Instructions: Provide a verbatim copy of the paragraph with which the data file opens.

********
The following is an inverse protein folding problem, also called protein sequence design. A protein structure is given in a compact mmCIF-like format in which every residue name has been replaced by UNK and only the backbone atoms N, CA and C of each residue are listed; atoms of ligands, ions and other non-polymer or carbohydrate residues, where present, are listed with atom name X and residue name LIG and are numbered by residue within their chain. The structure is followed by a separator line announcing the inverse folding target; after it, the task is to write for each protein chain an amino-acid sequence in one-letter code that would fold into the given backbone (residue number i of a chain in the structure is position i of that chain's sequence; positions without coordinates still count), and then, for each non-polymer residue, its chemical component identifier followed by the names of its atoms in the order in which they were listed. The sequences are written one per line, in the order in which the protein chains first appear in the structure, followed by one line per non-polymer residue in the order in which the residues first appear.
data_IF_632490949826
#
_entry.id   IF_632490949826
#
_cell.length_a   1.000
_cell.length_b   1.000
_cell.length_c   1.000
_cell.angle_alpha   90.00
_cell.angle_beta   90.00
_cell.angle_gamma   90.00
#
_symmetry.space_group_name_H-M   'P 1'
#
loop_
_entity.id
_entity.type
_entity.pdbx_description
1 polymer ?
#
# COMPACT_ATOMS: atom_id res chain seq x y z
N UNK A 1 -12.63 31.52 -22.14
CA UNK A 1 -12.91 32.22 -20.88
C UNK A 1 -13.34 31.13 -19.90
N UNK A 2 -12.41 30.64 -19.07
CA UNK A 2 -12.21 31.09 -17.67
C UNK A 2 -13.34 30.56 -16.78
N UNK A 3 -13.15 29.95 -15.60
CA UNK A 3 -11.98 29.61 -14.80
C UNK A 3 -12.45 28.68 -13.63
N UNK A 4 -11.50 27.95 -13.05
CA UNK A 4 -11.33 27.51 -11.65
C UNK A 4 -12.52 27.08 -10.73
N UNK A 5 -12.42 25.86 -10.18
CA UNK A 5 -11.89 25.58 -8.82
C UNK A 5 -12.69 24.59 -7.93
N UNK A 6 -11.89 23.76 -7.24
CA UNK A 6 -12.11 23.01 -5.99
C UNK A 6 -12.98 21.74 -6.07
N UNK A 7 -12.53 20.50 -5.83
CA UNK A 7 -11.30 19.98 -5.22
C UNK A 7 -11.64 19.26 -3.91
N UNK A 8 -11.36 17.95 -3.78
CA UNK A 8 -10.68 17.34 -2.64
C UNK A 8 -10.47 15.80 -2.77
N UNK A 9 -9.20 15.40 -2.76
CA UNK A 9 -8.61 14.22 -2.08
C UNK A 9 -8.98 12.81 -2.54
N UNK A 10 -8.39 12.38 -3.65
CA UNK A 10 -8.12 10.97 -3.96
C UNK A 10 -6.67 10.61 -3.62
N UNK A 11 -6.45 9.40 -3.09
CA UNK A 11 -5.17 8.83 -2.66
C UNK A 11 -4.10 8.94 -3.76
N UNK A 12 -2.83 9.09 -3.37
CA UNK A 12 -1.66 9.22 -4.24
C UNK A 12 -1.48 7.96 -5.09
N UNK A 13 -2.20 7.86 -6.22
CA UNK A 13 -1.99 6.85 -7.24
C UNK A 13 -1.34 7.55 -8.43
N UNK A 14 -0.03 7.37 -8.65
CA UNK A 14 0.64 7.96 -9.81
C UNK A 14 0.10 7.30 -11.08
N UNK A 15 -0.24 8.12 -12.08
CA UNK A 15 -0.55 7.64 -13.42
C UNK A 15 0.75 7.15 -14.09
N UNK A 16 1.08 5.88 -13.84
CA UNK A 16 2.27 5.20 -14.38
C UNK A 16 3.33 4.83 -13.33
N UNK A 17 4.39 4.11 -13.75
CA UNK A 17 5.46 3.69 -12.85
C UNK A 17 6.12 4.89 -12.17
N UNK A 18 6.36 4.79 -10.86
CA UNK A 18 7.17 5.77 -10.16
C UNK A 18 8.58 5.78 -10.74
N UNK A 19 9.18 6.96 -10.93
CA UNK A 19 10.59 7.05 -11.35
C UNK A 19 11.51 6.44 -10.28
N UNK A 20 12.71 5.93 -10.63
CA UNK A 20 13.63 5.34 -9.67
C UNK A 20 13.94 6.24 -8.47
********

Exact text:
The following is an inverse protein folding problem, also called protein sequence design. A protein structure is given in a compact mmCIF-like format in which every residue name has been replaced by UNK and only the backbone atoms N, CA and C of each residue are listed; atoms of ligands, ions and other non-polymer or carbohydrate residues, where present, are listed with atom name X and residue name LIG and are numbered by residue within their chain. The structure is followed by a separator line announcing the inverse folding target; after it, the task is to write for each protein chain an amino-acid sequence in one-letter code that would fold into the given backbone (residue number i of a chain in the structure is position i of that chain's sequence; positions without coordinates still count), and then, for each non-polymer residue, its chemical component identifier followed by the names of its atoms in the order in which they were listed. The sequences are written one per line, in the order in which the protein chains first appear in the structure, followed by one line per non-polymer residue in the order in which the residues first appear.